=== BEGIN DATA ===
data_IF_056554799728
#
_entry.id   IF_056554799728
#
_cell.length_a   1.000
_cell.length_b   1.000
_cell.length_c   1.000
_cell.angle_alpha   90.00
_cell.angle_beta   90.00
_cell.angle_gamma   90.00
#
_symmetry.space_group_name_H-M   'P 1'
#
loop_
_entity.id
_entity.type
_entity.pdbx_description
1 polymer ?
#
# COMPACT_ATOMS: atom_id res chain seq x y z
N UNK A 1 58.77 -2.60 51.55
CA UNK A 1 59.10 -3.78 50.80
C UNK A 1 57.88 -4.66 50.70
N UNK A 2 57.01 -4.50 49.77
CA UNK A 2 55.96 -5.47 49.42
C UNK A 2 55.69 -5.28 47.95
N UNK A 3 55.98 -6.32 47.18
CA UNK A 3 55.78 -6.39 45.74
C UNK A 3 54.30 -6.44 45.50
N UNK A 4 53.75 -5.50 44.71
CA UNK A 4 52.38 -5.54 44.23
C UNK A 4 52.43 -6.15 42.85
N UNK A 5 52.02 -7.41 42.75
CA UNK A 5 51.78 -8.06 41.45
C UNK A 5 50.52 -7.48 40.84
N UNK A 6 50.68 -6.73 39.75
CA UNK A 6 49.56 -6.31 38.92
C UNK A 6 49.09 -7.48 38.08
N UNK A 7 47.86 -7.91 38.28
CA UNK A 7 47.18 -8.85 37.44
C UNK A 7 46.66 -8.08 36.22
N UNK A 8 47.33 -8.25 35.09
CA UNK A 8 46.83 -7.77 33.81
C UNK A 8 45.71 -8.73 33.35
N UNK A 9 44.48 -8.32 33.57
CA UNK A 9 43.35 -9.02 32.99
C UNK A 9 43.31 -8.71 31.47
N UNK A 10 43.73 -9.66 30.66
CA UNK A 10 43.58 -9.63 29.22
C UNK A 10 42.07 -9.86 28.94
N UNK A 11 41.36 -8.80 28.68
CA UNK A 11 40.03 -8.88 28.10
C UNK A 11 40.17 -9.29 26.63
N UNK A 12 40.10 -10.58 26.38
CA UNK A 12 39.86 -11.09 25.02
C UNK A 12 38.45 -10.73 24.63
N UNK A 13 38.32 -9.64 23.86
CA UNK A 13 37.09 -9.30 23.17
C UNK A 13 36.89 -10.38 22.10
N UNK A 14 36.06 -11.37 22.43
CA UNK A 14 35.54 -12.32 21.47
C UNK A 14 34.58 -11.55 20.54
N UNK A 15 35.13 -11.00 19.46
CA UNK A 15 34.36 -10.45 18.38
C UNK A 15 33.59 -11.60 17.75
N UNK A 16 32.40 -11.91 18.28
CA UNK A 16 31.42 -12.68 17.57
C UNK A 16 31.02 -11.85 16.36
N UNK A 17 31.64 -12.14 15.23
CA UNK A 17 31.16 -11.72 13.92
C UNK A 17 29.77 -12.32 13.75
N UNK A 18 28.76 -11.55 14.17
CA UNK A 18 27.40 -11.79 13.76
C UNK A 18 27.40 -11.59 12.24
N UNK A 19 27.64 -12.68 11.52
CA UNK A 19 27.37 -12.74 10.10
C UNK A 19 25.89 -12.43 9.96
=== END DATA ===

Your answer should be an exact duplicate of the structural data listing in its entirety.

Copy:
data_IF_056554799728
#
_entry.id   IF_056554799728
#
_cell.length_a   1.000
_cell.length_b   1.000
_cell.length_c   1.000
_cell.angle_alpha   90.00
_cell.angle_beta   90.00
_cell.angle_gamma   90.00
#
_symmetry.space_group_name_H-M   'P 1'
#
loop_
_entity.id
_entity.type
_entity.pdbx_description
1 polymer ?
#
# COMPACT_ATOMS: atom_id res chain seq x y z
N UNK A 1 58.77 -2.60 51.55
CA UNK A 1 59.10 -3.78 50.80
C UNK A 1 57.88 -4.66 50.70
N UNK A 2 57.01 -4.50 49.77
CA UNK A 2 55.96 -5.47 49.42
C UNK A 2 55.69 -5.28 47.95
N UNK A 3 55.98 -6.32 47.18
CA UNK A 3 55.78 -6.39 45.74
C UNK A 3 54.30 -6.44 45.50
N UNK A 4 53.75 -5.50 44.71
CA UNK A 4 52.38 -5.54 44.23
C UNK A 4 52.43 -6.15 42.85
N UNK A 5 52.02 -7.41 42.75
CA UNK A 5 51.78 -8.06 41.45
C UNK A 5 50.52 -7.48 40.84
N UNK A 6 50.68 -6.73 39.75
CA UNK A 6 49.56 -6.31 38.92
C UNK A 6 49.09 -7.48 38.08
N UNK A 7 47.86 -7.91 38.28
CA UNK A 7 47.18 -8.85 37.44
C UNK A 7 46.66 -8.08 36.22
N UNK A 8 47.33 -8.25 35.09
CA UNK A 8 46.83 -7.77 33.81
C UNK A 8 45.71 -8.73 33.35
N UNK A 9 44.48 -8.32 33.57
CA UNK A 9 43.35 -9.02 32.99
C UNK A 9 43.31 -8.71 31.47
N UNK A 10 43.73 -9.66 30.66
CA UNK A 10 43.58 -9.63 29.22
C UNK A 10 42.07 -9.86 28.94
N UNK A 11 41.36 -8.80 28.68
CA UNK A 11 40.03 -8.88 28.10
C UNK A 11 40.17 -9.29 26.63
N UNK A 12 40.10 -10.58 26.38
CA UNK A 12 39.86 -11.09 25.02
C UNK A 12 38.45 -10.73 24.63
N UNK A 13 38.32 -9.64 23.86
CA UNK A 13 37.09 -9.30 23.17
C UNK A 13 36.89 -10.38 22.10
N UNK A 14 36.06 -11.37 22.43
CA UNK A 14 35.54 -12.32 21.47
C UNK A 14 34.58 -11.55 20.54
N UNK A 15 35.13 -11.00 19.46
CA UNK A 15 34.36 -10.45 18.38
C UNK A 15 33.59 -11.60 17.75
N UNK A 16 32.40 -11.91 18.28
CA UNK A 16 31.42 -12.68 17.57
C UNK A 16 31.02 -11.85 16.36
N UNK A 17 31.64 -12.14 15.23
CA UNK A 17 31.16 -11.72 13.92
C UNK A 17 29.77 -12.32 13.75
N UNK A 18 28.76 -11.55 14.17
CA UNK A 18 27.40 -11.79 13.76
C UNK A 18 27.40 -11.59 12.24
N UNK A 19 27.64 -12.68 11.52
CA UNK A 19 27.37 -12.74 10.10
C UNK A 19 25.89 -12.43 9.96